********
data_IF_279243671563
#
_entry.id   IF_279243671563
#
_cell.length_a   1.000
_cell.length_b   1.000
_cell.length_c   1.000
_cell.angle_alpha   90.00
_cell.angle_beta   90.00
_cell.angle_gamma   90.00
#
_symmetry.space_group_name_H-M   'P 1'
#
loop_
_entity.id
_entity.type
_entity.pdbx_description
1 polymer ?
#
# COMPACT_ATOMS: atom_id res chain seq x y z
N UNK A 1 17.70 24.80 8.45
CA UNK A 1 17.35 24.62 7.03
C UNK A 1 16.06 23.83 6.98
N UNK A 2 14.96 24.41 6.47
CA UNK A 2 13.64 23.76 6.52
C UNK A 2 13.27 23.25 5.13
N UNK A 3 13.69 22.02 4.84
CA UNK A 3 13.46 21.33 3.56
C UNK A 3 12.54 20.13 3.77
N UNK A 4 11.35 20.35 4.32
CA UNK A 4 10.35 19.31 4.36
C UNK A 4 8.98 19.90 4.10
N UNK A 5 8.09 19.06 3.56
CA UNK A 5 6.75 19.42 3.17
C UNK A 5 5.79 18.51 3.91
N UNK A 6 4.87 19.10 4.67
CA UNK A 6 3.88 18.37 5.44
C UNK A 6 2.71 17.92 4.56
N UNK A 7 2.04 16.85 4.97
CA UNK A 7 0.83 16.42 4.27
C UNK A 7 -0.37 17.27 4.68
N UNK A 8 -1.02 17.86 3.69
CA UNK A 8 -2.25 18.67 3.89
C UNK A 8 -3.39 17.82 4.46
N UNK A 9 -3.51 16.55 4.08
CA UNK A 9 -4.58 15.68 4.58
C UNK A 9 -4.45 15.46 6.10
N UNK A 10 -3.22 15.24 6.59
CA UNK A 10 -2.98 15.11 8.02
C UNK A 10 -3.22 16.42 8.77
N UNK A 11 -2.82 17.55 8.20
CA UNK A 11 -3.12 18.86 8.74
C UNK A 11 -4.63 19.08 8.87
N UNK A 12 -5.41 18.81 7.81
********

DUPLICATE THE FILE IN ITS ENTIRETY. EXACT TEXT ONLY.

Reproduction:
data_IF_279243671563
#
_entry.id   IF_279243671563
#
_cell.length_a   1.000
_cell.length_b   1.000
_cell.length_c   1.000
_cell.angle_alpha   90.00
_cell.angle_beta   90.00
_cell.angle_gamma   90.00
#
_symmetry.space_group_name_H-M   'P 1'
#
loop_
_entity.id
_entity.type
_entity.pdbx_description
1 polymer ?
#
# COMPACT_ATOMS: atom_id res chain seq x y z
N UNK A 1 17.70 24.80 8.45
CA UNK A 1 17.35 24.62 7.03
C UNK A 1 16.06 23.83 6.98
N UNK A 2 14.96 24.41 6.47
CA UNK A 2 13.64 23.76 6.52
C UNK A 2 13.27 23.25 5.13
N UNK A 3 13.69 22.02 4.84
CA UNK A 3 13.46 21.33 3.56
C UNK A 3 12.54 20.13 3.77
N UNK A 4 11.35 20.35 4.32
CA UNK A 4 10.35 19.31 4.36
C UNK A 4 8.98 19.90 4.10
N UNK A 5 8.09 19.06 3.56
CA UNK A 5 6.75 19.42 3.17
C UNK A 5 5.79 18.51 3.91
N UNK A 6 4.87 19.10 4.67
CA UNK A 6 3.88 18.37 5.44
C UNK A 6 2.71 17.92 4.56
N UNK A 7 2.04 16.85 4.97
CA UNK A 7 0.83 16.42 4.27
C UNK A 7 -0.37 17.27 4.68
N UNK A 8 -1.02 17.86 3.69
CA UNK A 8 -2.25 18.67 3.89
C UNK A 8 -3.39 17.82 4.46
N UNK A 9 -3.51 16.55 4.08
CA UNK A 9 -4.58 15.68 4.58
C UNK A 9 -4.45 15.46 6.10
N UNK A 10 -3.22 15.24 6.59
CA UNK A 10 -2.98 15.11 8.02
C UNK A 10 -3.22 16.42 8.77
N UNK A 11 -2.82 17.55 8.20
CA UNK A 11 -3.12 18.86 8.74
C UNK A 11 -4.63 19.08 8.87
N UNK A 12 -5.41 18.81 7.81